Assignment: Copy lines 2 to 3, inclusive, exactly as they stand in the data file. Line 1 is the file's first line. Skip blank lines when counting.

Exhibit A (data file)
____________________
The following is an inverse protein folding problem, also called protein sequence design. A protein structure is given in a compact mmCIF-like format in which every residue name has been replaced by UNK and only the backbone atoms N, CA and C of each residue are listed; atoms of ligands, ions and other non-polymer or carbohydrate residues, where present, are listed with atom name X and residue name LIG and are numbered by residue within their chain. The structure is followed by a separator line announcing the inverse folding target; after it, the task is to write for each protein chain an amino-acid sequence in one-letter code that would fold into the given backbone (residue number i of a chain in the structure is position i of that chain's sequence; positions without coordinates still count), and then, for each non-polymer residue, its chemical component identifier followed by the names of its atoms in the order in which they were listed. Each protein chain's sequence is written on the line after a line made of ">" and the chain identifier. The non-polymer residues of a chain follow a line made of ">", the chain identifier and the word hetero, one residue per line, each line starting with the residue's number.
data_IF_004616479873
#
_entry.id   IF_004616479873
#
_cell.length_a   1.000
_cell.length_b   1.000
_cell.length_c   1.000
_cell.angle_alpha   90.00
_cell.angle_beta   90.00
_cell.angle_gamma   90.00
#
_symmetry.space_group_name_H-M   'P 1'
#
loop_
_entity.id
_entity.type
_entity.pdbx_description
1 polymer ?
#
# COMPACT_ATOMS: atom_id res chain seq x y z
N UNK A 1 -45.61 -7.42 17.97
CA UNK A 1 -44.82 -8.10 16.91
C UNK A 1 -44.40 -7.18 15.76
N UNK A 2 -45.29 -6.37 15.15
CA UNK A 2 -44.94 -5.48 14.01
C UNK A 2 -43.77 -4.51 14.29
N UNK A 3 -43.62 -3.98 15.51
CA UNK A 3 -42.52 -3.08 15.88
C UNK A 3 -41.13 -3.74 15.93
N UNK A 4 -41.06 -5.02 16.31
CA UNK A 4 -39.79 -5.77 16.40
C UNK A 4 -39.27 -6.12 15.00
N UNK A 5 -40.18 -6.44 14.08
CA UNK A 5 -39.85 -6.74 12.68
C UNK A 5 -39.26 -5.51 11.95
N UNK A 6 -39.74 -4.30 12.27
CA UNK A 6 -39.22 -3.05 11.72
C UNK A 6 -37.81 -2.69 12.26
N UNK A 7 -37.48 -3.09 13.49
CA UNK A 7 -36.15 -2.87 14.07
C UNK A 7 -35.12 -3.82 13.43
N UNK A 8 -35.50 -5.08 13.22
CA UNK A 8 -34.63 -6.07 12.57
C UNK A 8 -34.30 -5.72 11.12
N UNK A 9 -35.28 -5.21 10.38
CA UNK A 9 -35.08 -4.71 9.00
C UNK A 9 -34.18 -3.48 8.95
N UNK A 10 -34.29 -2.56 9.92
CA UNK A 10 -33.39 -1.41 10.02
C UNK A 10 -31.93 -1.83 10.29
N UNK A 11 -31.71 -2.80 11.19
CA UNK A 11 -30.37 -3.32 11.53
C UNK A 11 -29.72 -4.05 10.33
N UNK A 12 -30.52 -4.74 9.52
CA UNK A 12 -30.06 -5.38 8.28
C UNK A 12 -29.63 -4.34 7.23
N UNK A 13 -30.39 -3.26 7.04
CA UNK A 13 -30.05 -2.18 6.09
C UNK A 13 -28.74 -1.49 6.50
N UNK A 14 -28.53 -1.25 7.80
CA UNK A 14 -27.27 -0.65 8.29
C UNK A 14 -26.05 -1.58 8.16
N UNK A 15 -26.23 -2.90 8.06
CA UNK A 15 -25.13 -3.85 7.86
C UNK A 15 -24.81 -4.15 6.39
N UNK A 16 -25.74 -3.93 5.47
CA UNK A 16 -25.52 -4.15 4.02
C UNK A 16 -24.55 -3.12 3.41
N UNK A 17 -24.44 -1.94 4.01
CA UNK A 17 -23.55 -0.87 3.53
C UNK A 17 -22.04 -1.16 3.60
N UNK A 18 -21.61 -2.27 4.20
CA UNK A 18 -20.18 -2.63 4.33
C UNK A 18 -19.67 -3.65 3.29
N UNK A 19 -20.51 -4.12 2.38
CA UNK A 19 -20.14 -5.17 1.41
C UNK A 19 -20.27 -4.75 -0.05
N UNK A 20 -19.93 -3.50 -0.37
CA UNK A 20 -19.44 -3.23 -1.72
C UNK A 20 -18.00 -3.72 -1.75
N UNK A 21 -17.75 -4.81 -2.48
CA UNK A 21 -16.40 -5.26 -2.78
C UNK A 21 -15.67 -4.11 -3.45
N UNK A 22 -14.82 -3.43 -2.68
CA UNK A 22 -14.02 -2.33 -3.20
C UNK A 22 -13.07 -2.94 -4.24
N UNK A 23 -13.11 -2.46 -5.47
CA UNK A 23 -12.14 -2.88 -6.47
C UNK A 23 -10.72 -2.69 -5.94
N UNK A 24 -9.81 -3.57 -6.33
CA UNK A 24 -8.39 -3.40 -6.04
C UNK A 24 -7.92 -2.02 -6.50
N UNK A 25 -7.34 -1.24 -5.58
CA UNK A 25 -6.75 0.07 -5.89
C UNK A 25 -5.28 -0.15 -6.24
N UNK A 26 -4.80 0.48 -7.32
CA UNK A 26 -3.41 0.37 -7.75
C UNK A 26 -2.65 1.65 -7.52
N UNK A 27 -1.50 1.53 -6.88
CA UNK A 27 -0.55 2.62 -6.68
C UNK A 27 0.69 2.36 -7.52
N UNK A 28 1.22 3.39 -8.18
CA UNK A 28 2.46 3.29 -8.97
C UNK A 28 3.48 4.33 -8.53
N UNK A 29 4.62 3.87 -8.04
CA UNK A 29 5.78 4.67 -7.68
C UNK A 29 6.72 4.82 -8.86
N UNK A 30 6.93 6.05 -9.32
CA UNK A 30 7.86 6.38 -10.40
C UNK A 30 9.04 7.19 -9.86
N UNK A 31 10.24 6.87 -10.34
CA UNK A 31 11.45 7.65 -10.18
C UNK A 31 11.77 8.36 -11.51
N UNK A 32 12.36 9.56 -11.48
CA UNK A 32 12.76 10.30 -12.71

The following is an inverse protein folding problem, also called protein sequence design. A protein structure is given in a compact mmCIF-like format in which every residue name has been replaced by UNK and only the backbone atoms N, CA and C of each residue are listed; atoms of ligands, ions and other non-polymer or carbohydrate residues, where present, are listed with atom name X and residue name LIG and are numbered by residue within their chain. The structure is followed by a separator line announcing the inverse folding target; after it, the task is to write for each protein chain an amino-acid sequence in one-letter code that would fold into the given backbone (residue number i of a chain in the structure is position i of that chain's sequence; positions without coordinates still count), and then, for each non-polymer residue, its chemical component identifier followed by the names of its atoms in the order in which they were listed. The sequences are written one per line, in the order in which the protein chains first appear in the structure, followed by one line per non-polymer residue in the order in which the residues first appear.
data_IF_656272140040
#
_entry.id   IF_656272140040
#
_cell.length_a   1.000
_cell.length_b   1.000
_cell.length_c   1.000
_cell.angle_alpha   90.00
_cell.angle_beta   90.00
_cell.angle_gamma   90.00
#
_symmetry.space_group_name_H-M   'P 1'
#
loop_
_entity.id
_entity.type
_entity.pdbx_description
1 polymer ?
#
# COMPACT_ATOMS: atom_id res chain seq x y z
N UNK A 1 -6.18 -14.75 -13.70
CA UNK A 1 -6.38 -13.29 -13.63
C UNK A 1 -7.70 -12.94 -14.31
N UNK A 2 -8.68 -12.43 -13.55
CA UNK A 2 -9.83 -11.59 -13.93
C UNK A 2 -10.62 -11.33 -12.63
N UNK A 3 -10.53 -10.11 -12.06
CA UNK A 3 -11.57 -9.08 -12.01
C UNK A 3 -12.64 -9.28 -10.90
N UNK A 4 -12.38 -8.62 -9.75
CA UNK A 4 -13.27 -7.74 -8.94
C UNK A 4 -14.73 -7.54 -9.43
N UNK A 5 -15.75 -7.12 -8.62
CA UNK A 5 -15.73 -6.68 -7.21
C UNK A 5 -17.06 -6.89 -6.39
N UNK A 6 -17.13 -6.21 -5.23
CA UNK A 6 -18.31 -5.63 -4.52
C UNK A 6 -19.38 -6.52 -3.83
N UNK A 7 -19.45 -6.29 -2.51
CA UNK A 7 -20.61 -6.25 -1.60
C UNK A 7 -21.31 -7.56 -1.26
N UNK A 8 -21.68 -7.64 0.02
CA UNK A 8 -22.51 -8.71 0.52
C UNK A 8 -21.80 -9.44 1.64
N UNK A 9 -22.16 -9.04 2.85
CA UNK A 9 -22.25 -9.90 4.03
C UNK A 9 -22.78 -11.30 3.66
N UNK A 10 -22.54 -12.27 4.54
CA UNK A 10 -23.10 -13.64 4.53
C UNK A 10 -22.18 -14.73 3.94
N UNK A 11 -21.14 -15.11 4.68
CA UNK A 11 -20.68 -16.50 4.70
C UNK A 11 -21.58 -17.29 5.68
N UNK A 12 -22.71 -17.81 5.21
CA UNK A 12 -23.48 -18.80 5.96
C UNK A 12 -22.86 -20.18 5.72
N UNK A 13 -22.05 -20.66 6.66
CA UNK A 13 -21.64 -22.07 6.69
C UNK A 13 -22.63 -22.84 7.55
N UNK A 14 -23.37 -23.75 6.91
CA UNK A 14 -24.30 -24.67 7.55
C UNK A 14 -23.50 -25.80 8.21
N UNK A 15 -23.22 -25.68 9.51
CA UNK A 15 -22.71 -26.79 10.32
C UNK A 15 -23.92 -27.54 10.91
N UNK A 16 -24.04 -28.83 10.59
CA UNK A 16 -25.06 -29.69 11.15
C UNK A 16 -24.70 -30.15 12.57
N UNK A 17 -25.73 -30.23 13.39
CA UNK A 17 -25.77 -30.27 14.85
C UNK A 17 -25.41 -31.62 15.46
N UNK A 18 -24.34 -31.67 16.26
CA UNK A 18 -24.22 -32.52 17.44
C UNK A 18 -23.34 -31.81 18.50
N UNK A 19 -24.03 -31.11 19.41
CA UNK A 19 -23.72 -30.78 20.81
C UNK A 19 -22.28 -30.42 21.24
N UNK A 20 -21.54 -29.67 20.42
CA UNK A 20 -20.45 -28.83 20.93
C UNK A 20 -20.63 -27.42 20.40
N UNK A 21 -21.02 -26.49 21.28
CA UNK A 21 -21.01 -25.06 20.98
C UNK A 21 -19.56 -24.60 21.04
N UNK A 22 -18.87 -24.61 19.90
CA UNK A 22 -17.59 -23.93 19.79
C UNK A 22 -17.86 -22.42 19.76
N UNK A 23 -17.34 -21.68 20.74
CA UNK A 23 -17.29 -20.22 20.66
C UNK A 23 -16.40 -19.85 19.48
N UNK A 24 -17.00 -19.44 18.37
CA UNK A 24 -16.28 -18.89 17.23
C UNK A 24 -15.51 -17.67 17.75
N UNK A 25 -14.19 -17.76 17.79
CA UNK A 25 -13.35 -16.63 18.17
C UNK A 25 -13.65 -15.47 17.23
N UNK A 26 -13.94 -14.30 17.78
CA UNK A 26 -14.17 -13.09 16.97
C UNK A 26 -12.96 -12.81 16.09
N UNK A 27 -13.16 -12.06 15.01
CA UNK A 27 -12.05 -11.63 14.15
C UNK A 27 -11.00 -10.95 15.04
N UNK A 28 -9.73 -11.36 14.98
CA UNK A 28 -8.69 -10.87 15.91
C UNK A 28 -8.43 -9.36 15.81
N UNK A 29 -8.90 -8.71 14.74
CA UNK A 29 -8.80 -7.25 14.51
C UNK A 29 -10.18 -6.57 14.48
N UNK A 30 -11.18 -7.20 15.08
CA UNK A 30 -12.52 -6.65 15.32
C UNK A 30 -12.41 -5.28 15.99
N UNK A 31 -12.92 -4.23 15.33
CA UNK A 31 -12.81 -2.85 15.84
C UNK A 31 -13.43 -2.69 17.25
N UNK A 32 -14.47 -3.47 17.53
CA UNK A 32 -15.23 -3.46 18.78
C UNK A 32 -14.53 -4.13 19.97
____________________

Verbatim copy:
data_IF_004616479873
#